100 books like Basquiat

By Phoebe Hoban,

Here are 100 books that Basquiat fans have personally recommended if you like Basquiat. Shepherd is a community of 10,000+ authors and super readers sharing their favorite books with the world.

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Book cover of Widow Basquiat: A Love Story

Mariah Fox Author Of SAMO©...SINCE 1978: SAMO©...Writings: 1978-2018

From my list on celebrated and controversial artist Jean-Michel Basquiat.

Why am I passionate about this?

I ardently began research and writing on Jean-Michel Basquiat in grad school (2004), before his paintings demolished sales records and when he was still somewhat misunderstood and marginalized by perplexed art historians. Since then, his potency and intrigue have blazed a global pop culture inferno. I’ve conducted dozens of interviews, befriended those close to him, memorized his lines, colors, words, and spaces in books and real life, and re-read countless pages. Currently I’m writing and compiling a field guide to his work. All Basquiat publications are imperfect. I hope with sensitivity and intellectual intent, fans can move through their initial impressions to better understand his meaningful motives, inclinations, and artwork.

Mariah's book list on celebrated and controversial artist Jean-Michel Basquiat

Mariah Fox Why did Mariah love this book?

This is one of my all-time favorite books.

Its prose channels the powerful yet painful relationship of Suzanne Mallouk and Jean-Michel Basquiat as seen through Suzanne’s wise sensitivity, artistic nature, and unconditionally honest heart. Clement is a rich, sentient, masterful poet, and close friend of Suzanne.

I love that the story reads with mysterious, potent fluidity and is peppered with odd, lesser-realized personality traits and historic Basquiat facts.

Widow Basquiat is the unfiltered story of lovers living amidst an 80s NYC cultural renaissance. Their small joys and quirky character traits feel heroically familiar while the poetic style traverses select, revealing content that strikes chords.

Having personally known Suzanne for many years as a scholar and friend, this book generously and deeply shares her authentic human experience.

By Jennifer Clement,

Why should I read it?

1 author picked Widow Basquiat as one of their favorite books, and they share why you should read it.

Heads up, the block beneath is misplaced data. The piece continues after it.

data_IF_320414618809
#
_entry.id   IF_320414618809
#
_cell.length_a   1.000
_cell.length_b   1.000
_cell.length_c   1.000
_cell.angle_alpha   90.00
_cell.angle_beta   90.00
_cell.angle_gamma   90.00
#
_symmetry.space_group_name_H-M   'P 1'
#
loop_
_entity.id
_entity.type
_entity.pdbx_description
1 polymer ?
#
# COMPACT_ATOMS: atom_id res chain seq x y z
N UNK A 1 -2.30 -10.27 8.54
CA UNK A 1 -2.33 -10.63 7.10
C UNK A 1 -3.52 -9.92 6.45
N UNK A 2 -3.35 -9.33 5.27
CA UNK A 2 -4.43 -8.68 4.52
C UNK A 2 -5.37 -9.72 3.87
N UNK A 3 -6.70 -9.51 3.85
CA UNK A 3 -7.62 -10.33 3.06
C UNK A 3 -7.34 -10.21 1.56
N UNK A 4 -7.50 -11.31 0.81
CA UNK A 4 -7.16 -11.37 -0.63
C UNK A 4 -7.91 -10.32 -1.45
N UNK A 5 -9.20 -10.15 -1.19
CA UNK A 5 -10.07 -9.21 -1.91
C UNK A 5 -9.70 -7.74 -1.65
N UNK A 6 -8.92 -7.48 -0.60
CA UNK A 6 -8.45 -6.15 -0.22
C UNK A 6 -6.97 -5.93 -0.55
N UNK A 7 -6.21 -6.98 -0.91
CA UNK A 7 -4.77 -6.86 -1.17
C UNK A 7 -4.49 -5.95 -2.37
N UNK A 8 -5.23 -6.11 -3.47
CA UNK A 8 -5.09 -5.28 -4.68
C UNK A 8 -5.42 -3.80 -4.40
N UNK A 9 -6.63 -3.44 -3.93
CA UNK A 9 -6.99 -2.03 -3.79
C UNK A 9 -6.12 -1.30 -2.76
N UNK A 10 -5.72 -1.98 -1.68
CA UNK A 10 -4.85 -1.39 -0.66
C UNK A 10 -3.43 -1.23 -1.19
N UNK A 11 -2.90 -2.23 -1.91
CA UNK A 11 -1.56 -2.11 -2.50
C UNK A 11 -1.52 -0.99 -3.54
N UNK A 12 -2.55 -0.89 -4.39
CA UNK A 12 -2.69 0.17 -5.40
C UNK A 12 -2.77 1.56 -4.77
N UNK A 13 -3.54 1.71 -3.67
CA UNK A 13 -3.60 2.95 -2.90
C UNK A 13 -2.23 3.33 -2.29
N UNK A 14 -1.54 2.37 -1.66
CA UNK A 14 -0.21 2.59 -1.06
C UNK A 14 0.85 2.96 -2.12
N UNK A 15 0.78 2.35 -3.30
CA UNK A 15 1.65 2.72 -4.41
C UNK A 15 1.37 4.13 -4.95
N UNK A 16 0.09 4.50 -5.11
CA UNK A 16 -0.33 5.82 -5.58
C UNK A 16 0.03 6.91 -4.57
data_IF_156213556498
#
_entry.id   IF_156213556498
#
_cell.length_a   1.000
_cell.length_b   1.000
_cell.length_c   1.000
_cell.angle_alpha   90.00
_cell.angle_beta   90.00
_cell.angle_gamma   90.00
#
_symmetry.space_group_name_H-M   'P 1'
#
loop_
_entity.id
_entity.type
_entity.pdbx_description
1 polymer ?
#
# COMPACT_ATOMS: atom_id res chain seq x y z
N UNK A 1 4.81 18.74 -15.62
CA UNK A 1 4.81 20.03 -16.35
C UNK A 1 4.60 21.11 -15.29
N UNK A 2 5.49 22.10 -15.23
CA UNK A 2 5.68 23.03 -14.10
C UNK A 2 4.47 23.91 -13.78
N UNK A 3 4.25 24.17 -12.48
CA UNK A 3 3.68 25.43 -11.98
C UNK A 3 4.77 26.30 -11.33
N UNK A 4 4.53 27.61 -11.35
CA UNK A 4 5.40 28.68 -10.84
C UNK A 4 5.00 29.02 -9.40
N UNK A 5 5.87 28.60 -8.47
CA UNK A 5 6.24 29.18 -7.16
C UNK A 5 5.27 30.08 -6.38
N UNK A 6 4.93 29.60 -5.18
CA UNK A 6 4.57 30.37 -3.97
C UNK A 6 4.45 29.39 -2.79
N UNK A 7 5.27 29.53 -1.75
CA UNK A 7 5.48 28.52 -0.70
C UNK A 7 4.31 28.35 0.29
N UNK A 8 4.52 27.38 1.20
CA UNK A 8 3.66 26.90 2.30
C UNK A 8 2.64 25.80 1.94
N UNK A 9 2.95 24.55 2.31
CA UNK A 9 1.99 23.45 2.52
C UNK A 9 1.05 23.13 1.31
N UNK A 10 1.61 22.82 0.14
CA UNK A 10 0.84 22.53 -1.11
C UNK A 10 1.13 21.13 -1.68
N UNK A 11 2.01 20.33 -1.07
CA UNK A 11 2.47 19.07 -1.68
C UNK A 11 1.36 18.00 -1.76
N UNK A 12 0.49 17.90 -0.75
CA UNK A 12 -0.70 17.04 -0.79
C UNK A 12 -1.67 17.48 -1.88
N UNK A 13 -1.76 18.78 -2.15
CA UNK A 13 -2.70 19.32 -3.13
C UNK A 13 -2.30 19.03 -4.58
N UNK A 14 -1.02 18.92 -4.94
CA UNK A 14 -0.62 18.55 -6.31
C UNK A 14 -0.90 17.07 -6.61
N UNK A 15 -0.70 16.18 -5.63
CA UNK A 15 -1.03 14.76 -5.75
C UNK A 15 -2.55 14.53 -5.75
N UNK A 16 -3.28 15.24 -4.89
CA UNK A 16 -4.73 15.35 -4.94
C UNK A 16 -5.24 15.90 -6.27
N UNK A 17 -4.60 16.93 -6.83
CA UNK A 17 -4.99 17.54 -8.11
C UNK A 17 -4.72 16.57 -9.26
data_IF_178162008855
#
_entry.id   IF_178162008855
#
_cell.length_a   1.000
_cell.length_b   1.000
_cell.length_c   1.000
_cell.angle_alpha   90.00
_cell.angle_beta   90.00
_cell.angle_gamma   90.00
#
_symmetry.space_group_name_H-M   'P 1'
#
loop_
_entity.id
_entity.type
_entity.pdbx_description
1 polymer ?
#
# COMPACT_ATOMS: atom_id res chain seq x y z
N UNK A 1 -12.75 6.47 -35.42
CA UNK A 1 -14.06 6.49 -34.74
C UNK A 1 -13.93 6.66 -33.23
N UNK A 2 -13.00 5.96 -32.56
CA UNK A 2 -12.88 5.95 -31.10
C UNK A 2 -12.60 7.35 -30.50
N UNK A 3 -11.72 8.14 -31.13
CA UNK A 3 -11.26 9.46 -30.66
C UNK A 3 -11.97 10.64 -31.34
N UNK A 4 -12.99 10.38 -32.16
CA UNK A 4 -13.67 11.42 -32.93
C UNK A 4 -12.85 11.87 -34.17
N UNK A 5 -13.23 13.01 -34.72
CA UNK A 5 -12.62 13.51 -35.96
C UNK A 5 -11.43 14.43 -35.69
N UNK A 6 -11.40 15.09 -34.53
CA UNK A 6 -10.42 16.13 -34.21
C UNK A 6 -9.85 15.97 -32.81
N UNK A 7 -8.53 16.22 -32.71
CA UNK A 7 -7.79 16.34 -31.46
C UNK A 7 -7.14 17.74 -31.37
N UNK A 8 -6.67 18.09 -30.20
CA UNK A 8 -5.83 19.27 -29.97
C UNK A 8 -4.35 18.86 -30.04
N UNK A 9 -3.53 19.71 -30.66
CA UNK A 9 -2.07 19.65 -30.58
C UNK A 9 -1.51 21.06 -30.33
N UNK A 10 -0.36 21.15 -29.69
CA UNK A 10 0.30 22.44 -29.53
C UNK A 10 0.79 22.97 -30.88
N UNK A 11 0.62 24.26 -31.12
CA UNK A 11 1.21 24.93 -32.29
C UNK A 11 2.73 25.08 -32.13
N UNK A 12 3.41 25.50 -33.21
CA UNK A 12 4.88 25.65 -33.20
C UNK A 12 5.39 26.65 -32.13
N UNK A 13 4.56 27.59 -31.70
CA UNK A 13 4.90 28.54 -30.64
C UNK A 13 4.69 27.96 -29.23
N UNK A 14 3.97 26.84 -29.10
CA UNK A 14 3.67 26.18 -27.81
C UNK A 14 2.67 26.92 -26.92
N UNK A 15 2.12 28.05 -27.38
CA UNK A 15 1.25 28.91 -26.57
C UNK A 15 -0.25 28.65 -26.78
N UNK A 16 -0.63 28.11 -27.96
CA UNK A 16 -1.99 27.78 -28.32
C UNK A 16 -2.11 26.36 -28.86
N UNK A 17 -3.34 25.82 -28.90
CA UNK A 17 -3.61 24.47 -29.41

What is this book about?

The beautifully written, deeply affecting story of Jean-Michel Basquiat's partner, her past, and their life together

An NPR Best Book of the Year Selection

New York City in the 1980s was a mesmerizing, wild place. A hotbed for hip hop, underground culture, and unmatched creative energy, it spawned some of the most significant art of the 20th century. It was where Jean-Michel Basquiat became an avant-garde street artist and painter, swiftly achieving worldwide fame. During the years before his death at the age of 27, he shared his life with his lover and muse, Suzanne Mallouk.

A runaway from an…


Book cover of Jean-Michel Basquiat

Mariah Fox Author Of SAMO©...SINCE 1978: SAMO©...Writings: 1978-2018

From my list on celebrated and controversial artist Jean-Michel Basquiat.

Why am I passionate about this?

I ardently began research and writing on Jean-Michel Basquiat in grad school (2004), before his paintings demolished sales records and when he was still somewhat misunderstood and marginalized by perplexed art historians. Since then, his potency and intrigue have blazed a global pop culture inferno. I’ve conducted dozens of interviews, befriended those close to him, memorized his lines, colors, words, and spaces in books and real life, and re-read countless pages. Currently I’m writing and compiling a field guide to his work. All Basquiat publications are imperfect. I hope with sensitivity and intellectual intent, fans can move through their initial impressions to better understand his meaningful motives, inclinations, and artwork.

Mariah's book list on celebrated and controversial artist Jean-Michel Basquiat